It’s worth noting that Harvey Araton is, perhaps, not your run-of-the-mill sports columnist. An adjunct professor of journalism studies at Montclair State University, the Pulitzer Prize-nominated scribe is a regular contributor to The New York Times, the author of a half-dozen best-sellers, and, according to his biography, has covered 10 Olympics, Wimbledon, the French Open, the Davis Cup, the NBA Finals, several World Series, and many Super Bowls.
So on Sunday, when the San Antonio Spurs hoisted the Larry O’Brien Championship Trophy in victory after summarily defeating the Miami Heat in just five games, Araton took to his keyboard. The focus of his attention: not Lebron. Not Tim Duncan. Not even Finals MVP Kawhi Leonard. No. Rather, just like the Spurs, it was all about teamwork.
“For a decade and a half, [the Spurs] were pro basketball’s most unsexy success story,” Araton writes, who implies that the Spurs relish and leverage their absence of Lebron James-caliber star power for the sake of team building, culture, and leadership development.
Led by head coach Gregg Popovich, the Spurs have unlocked the ability to achieve breakthrough performances by leveraging the strength of a culture built on teamwork, via management results. The proof: the most consecutive winning seasons (playoffs included) at 17, five of which concluded with championship titles.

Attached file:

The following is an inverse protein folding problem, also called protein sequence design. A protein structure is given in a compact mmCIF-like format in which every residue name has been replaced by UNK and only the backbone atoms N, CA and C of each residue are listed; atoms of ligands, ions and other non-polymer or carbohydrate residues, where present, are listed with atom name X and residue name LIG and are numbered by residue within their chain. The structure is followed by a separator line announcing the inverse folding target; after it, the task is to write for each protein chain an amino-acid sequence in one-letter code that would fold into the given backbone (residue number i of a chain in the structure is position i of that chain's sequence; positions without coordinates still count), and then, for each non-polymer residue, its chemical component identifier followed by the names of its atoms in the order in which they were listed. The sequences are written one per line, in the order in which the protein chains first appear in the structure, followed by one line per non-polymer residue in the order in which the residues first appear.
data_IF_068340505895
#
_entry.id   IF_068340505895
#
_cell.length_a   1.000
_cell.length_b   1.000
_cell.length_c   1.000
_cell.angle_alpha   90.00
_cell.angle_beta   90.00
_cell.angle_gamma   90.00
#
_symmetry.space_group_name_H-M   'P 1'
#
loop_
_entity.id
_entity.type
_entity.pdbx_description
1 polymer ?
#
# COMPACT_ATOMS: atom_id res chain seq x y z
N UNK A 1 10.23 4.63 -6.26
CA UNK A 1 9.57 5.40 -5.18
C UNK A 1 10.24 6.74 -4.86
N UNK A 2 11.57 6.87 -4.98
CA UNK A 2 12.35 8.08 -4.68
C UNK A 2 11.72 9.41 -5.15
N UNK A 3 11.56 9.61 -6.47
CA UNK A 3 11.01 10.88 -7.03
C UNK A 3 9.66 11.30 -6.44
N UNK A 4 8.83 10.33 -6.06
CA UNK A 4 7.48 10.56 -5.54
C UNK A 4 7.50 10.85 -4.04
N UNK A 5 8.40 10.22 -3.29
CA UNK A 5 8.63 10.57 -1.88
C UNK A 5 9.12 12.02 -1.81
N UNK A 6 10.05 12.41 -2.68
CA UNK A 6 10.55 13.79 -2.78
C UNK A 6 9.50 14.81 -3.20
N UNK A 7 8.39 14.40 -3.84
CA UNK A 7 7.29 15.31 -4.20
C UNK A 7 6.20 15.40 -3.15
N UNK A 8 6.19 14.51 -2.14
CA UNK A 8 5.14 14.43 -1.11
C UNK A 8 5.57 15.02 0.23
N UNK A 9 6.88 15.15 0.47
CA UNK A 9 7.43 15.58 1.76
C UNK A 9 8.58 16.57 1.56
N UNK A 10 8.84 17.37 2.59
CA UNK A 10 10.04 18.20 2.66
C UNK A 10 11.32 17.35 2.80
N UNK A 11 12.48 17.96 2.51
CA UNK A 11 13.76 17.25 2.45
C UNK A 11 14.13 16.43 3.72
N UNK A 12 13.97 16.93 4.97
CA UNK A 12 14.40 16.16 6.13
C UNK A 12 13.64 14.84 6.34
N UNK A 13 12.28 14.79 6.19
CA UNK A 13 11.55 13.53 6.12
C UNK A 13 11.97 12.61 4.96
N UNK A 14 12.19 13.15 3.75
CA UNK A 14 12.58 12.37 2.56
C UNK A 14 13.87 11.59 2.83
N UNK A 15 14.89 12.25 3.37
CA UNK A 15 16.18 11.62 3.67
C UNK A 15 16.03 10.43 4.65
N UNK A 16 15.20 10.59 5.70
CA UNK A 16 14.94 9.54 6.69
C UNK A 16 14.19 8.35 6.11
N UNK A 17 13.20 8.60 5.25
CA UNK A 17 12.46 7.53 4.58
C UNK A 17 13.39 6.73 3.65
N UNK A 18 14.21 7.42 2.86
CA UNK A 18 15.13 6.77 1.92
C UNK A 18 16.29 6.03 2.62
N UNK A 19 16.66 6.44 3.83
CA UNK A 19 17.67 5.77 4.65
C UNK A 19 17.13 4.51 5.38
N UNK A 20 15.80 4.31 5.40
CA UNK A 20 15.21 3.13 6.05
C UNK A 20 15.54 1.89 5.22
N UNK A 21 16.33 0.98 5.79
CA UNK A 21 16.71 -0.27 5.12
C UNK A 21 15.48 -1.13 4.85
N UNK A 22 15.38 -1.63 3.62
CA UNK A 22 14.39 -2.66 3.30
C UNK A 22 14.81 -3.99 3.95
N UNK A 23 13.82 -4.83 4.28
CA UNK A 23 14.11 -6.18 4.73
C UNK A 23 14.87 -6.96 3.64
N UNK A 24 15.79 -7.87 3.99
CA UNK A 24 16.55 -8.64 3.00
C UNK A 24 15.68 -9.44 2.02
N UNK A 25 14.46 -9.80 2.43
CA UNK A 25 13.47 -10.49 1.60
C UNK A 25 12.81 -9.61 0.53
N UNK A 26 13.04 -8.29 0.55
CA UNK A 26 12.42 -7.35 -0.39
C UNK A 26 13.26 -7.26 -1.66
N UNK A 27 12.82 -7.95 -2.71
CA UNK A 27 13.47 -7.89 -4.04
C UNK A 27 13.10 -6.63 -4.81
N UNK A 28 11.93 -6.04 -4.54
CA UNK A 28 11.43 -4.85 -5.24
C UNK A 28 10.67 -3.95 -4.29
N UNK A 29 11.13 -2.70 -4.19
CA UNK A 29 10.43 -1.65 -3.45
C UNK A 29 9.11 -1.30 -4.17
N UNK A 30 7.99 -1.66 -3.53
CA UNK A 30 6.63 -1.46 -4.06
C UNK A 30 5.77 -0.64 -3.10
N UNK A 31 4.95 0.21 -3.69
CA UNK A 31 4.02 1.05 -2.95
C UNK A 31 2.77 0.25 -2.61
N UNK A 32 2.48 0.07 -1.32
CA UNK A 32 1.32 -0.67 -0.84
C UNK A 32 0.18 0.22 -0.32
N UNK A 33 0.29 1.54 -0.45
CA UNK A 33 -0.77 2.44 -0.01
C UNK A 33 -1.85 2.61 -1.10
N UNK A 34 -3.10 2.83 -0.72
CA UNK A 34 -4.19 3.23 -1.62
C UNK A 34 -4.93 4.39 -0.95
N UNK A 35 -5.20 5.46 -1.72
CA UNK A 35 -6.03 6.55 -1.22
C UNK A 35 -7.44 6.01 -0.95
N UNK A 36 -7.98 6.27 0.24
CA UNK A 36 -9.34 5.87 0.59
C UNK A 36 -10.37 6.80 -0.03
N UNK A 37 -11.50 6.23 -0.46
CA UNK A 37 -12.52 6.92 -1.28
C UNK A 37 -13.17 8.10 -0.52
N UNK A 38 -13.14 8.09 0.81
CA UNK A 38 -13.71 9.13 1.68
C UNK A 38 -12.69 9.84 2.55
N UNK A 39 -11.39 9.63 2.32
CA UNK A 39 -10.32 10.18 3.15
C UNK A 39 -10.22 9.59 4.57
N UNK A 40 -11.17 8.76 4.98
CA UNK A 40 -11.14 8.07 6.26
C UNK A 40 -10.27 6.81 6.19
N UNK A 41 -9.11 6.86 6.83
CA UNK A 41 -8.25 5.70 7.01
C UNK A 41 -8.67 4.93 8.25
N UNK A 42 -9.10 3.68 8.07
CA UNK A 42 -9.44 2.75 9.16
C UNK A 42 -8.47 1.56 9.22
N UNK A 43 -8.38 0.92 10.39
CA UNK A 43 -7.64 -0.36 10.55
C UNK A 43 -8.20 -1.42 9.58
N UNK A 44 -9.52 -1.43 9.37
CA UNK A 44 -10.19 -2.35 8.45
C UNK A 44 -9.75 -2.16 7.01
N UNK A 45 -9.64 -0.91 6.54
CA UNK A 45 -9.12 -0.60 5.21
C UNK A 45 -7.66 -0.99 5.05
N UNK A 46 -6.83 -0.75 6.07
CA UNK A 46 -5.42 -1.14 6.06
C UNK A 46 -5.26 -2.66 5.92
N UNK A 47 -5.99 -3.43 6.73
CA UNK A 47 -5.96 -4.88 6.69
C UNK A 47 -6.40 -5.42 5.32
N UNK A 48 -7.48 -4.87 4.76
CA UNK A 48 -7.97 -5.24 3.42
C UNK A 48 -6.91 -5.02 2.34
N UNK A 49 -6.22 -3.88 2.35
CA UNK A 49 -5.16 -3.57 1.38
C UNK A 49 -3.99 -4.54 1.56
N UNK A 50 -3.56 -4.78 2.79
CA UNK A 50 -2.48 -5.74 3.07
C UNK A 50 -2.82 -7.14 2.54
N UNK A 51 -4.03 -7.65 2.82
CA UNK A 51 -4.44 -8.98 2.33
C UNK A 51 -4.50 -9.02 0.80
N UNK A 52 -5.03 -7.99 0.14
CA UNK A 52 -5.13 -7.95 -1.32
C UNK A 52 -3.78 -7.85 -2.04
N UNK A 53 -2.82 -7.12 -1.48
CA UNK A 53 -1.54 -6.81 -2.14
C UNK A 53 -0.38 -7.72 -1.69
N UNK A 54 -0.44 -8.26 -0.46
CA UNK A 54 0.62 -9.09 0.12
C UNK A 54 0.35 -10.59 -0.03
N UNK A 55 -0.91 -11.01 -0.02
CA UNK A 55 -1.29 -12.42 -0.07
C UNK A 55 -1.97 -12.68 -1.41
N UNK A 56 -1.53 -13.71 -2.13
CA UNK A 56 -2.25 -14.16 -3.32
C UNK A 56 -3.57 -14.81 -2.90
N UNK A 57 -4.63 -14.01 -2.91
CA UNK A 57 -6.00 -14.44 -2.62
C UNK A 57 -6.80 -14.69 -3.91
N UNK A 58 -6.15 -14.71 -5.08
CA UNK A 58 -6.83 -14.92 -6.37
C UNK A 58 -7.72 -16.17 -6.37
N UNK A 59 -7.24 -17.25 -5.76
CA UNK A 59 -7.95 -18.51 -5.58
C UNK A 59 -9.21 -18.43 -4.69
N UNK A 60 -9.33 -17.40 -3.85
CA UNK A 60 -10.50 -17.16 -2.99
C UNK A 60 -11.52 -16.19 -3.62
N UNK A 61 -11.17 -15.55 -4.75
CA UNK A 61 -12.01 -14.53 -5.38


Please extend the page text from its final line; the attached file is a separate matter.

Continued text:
But success as a result of culture and teamwork isn’t limited to the hardwood. Insigniam has long held the position that organizations that work to cultivate a sense of teamwork enjoy the spoils of shared success.
In one such case, an Insigniam client — an airline software company — needed to increase sales. What the company lacked, which impeded their growth trajectory, was a sense of collaboration amongst internal teams.
By laying out a blueprint where trust and teamwork are essential, the enterprise spurred a cultural sea change and doubled their breakthrough goal of a 25 percent increase in sales to achieve a 50 percent increase.
Furthermore, in the latest Insigniam Quarterly, Sodexo CEO Michel Landel opens up about how culture and teamwork amongst a very diverse set of individuals and executives is critical inside the world’s 18th-largest employer in order to retain its competitive edge.
And while corporations who invest in leadership training, culture, and teamwork aren’t celebrated with ticker tape parades or trophies, they overwhelmingly tend to be the top performers (i.e., Zappos; also profiled in our Summer 2014 issue) who outpace competitors year after year.